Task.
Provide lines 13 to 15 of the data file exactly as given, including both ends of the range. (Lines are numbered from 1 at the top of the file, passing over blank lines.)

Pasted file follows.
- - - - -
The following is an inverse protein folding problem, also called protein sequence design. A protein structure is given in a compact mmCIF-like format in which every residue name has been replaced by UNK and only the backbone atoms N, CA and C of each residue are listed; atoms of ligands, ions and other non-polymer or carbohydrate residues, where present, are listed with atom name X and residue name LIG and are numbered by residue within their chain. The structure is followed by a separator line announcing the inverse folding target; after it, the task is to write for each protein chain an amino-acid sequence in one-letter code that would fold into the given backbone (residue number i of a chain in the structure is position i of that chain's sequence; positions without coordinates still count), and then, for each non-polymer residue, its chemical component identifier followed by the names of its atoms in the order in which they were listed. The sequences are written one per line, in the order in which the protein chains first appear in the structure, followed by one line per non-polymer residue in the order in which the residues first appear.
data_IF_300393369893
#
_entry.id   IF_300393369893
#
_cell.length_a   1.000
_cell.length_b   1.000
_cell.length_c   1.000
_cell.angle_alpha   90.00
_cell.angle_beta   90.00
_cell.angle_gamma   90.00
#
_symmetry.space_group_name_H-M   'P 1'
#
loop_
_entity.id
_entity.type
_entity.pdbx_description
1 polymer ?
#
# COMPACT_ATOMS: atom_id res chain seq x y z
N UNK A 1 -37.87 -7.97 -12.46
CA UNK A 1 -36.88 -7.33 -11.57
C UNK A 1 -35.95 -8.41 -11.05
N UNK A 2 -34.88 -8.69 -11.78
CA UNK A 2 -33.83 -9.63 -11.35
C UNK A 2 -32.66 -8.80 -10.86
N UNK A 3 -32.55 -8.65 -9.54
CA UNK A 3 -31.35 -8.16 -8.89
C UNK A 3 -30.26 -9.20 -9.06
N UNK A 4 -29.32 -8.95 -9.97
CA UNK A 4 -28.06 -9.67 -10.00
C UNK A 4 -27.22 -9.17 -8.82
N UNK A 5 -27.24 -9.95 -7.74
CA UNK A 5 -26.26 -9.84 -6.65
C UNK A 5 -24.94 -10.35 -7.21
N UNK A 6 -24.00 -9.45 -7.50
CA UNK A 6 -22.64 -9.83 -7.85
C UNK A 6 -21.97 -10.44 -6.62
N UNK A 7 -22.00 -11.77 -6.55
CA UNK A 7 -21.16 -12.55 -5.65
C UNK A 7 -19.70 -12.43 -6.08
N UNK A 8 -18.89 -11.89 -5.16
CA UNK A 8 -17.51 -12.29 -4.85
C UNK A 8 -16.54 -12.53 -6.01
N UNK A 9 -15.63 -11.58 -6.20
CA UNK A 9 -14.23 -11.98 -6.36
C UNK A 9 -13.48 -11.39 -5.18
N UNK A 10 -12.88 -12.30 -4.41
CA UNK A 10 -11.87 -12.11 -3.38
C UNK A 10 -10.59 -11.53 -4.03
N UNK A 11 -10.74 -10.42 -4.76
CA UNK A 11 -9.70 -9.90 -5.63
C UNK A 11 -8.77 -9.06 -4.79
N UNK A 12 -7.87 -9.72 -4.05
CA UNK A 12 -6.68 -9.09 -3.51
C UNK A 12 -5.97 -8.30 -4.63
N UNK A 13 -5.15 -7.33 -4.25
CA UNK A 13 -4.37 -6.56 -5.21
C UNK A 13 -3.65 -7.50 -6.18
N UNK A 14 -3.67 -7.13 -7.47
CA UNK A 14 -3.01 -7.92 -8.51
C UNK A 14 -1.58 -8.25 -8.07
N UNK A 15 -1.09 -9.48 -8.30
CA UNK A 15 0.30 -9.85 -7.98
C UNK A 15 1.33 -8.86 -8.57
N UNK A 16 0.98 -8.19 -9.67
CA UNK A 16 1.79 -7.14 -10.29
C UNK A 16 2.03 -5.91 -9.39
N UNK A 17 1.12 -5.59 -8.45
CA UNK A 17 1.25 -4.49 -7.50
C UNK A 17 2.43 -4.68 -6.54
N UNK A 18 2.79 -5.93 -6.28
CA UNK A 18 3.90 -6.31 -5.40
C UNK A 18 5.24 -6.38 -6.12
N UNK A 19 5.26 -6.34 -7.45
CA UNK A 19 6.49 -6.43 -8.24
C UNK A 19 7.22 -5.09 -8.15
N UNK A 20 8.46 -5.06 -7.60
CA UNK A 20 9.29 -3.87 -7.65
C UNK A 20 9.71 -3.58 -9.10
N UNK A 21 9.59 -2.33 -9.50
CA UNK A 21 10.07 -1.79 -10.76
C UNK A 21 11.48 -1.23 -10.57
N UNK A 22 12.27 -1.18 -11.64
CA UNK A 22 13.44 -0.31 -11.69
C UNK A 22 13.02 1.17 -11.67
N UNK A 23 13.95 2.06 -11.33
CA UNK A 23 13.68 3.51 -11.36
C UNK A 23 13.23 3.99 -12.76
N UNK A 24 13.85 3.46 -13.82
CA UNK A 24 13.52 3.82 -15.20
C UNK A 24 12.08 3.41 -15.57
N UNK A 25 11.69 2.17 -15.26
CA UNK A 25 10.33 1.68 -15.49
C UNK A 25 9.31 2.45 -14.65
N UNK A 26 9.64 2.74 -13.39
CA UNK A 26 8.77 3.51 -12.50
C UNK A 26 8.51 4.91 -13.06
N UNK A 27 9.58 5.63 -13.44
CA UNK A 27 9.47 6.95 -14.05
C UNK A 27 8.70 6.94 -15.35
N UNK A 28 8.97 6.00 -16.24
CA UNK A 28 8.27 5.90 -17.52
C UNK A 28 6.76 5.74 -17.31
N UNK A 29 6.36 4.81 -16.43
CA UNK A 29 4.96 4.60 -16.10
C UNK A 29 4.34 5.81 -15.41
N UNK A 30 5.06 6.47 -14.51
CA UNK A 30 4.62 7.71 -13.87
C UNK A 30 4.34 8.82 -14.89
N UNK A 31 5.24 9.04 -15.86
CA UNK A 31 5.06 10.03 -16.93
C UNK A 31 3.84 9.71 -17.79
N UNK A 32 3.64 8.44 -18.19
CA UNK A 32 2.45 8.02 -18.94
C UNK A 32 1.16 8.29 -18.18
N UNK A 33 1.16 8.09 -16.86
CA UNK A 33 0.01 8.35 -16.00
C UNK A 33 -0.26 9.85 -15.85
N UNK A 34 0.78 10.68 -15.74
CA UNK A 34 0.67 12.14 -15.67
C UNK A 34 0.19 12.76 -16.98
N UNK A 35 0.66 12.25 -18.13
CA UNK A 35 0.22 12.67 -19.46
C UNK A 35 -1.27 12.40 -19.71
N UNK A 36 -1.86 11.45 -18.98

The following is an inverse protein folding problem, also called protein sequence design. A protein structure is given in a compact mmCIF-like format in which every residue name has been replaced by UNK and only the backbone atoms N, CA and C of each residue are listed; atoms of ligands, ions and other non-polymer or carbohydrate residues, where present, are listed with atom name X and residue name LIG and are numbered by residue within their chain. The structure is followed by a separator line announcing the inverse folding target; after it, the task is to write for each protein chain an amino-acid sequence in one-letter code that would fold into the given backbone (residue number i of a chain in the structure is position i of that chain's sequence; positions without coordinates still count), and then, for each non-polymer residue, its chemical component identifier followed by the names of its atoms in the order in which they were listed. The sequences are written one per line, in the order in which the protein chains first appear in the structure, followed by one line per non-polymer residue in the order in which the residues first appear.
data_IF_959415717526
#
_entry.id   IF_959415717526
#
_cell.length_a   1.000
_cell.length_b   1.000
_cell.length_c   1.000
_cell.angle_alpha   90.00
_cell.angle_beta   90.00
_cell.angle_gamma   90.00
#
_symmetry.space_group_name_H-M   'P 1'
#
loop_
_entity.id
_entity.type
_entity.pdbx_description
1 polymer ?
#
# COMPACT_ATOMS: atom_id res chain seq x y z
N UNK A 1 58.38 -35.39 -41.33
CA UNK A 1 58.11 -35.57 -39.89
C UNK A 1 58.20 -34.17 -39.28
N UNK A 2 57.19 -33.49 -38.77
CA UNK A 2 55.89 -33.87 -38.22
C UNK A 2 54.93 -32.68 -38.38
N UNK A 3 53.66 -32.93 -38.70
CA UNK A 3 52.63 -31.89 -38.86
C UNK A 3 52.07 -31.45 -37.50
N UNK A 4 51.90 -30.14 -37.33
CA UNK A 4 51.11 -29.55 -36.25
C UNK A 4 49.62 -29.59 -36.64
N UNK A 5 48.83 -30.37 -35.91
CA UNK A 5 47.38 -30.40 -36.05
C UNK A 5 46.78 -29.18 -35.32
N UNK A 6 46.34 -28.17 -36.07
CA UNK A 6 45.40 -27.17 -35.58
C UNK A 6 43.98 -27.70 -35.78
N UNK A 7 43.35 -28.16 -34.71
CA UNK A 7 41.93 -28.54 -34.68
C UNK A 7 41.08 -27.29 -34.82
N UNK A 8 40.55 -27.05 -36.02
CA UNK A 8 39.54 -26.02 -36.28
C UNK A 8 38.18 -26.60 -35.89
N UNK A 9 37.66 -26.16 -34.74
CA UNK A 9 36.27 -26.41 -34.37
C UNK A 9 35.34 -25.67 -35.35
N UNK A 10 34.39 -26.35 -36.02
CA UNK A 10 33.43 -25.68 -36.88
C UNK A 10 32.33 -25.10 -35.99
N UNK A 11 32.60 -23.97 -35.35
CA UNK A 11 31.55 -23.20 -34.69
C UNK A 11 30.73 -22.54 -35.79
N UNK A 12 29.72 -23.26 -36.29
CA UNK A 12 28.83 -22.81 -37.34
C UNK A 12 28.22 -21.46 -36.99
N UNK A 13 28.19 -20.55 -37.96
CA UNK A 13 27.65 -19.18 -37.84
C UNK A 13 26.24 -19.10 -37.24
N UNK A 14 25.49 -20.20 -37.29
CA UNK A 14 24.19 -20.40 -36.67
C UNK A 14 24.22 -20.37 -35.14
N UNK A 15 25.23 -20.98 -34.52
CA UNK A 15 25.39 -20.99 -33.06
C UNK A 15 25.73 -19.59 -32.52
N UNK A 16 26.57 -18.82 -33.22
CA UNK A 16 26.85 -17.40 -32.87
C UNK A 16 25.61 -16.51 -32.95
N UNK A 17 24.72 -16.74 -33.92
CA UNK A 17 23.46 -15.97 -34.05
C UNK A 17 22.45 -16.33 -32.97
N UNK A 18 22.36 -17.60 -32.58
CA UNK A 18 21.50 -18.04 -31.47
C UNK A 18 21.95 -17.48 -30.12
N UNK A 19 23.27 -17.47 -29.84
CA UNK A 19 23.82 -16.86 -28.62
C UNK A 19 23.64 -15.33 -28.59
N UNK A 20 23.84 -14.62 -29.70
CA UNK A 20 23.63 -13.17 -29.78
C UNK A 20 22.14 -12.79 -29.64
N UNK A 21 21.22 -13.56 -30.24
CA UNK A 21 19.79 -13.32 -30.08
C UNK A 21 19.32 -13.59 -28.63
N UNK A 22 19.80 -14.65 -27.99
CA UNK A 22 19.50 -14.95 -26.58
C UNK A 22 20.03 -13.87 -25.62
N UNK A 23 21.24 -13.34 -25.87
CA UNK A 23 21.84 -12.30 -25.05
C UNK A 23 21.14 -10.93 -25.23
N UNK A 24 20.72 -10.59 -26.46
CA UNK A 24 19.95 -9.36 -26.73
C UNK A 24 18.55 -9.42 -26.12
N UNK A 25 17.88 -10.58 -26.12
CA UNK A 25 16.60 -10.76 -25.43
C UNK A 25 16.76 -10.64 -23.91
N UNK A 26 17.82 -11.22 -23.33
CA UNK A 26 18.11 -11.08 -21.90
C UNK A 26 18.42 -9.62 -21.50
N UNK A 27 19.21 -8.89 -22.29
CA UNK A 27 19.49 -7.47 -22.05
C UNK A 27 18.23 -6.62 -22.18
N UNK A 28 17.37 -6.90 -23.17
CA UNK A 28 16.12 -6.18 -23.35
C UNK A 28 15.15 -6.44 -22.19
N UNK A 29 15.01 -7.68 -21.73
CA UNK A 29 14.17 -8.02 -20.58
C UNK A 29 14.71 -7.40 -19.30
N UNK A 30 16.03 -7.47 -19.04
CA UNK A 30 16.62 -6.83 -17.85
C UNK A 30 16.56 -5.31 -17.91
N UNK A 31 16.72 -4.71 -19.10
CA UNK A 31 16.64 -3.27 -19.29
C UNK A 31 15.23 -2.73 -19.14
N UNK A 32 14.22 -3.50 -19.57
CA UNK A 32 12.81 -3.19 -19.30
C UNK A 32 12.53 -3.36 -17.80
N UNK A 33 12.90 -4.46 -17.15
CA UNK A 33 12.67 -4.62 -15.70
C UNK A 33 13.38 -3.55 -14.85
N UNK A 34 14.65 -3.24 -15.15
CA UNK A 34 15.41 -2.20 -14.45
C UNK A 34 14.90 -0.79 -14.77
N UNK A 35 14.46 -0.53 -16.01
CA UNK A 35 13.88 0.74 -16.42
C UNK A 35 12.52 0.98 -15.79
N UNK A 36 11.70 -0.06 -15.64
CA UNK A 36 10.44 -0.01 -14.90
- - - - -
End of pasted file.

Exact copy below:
_symmetry.space_group_name_H-M   'P 1'
#
loop_